Our experience with living related donor (LRD) pancreas transplants shows that they can be performed with low morbidity and mortality for both donors and recipients. The recipient survival rate is 90% at both 1 and 5 years post-transplant. Our overall pancreas graft survival rate is comparable to that for cadaver transplants; if only technically successful cases are included, the graft survival rate is significantly better for LRD (versus cadaver) transplants. Advantages for LRD recipients include fewer rejection episodes, less immunosuppression, lower incidence of graft loss from rejection, and elimination of waiting time. Donor mortality in our series was 0%, and the incidence of surgical complications about 10-15%. LRD pancreas transplants are an attractive option for endocrine replacement therapy in certain diabetic patients. Optimal candidates are: (i) patients who are highly sensitized and have a low probability of receiving a cadaver graft; (ii) patients who should avoid high-dose immunosuppression; (iii) patients with nondiabetic identical twins; and (iv) uremic patients who want one operation with no waiting in order to remain or become dialysis free as well as insulin-independent. These transplants can be performed safely in all recipient categories - pancreas transplant alone, pancreas after kidney or simultaneous pancreas-kidney transplant. In all groups, LRD transplants should be done only when the donor, the recipient, and the entire family understands the advantages and disadvantages of LRD versus cadaver transplants.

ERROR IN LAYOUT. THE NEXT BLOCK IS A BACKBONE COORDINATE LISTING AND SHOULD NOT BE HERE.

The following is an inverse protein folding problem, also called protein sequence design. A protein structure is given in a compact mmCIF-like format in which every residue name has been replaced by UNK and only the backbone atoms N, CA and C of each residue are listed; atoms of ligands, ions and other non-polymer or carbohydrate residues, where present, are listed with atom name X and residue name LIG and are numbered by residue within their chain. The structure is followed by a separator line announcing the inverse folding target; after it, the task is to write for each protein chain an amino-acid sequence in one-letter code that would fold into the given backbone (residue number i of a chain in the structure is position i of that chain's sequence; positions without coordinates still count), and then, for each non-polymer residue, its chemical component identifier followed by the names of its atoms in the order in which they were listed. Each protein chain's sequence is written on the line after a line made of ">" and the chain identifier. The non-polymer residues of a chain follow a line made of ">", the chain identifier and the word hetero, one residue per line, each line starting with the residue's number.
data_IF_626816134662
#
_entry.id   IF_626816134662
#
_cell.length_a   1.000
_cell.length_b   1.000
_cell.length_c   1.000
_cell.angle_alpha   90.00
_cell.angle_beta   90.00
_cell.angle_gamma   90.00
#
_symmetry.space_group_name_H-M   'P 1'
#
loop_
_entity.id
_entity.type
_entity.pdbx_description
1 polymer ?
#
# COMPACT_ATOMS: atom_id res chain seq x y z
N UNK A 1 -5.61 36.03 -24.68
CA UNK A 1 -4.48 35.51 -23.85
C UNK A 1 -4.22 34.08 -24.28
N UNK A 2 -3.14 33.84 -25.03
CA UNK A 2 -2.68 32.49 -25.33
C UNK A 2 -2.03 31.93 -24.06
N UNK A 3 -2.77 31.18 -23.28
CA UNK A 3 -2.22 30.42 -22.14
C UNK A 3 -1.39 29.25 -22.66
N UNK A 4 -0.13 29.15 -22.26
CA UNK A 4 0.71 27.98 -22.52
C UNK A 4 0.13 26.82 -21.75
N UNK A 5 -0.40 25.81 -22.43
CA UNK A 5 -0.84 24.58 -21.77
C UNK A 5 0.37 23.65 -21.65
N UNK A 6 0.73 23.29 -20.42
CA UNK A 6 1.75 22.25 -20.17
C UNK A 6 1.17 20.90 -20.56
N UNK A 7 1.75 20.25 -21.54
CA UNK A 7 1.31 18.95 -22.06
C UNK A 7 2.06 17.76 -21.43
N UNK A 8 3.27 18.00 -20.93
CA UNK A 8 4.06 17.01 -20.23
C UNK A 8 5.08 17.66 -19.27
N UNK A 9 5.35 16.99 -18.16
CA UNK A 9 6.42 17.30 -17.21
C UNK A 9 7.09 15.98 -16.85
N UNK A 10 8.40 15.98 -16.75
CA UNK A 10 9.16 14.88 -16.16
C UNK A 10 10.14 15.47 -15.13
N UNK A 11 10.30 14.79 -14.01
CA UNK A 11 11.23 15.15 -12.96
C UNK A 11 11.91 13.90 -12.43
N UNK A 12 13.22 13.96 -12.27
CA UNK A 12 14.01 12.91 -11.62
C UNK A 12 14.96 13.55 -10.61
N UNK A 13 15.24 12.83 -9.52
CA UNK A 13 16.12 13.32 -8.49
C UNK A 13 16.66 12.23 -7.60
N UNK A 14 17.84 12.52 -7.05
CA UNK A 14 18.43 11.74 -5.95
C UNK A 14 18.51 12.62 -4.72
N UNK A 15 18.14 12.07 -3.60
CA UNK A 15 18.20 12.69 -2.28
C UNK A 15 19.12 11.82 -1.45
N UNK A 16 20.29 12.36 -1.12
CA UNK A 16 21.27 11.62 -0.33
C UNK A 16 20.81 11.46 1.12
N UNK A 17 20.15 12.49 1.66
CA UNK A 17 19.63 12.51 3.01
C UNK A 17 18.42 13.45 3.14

|Original language||English (US)|
|Number of pages||13|
|Journal||British Medical Bulletin|
|State||Published - 1997|
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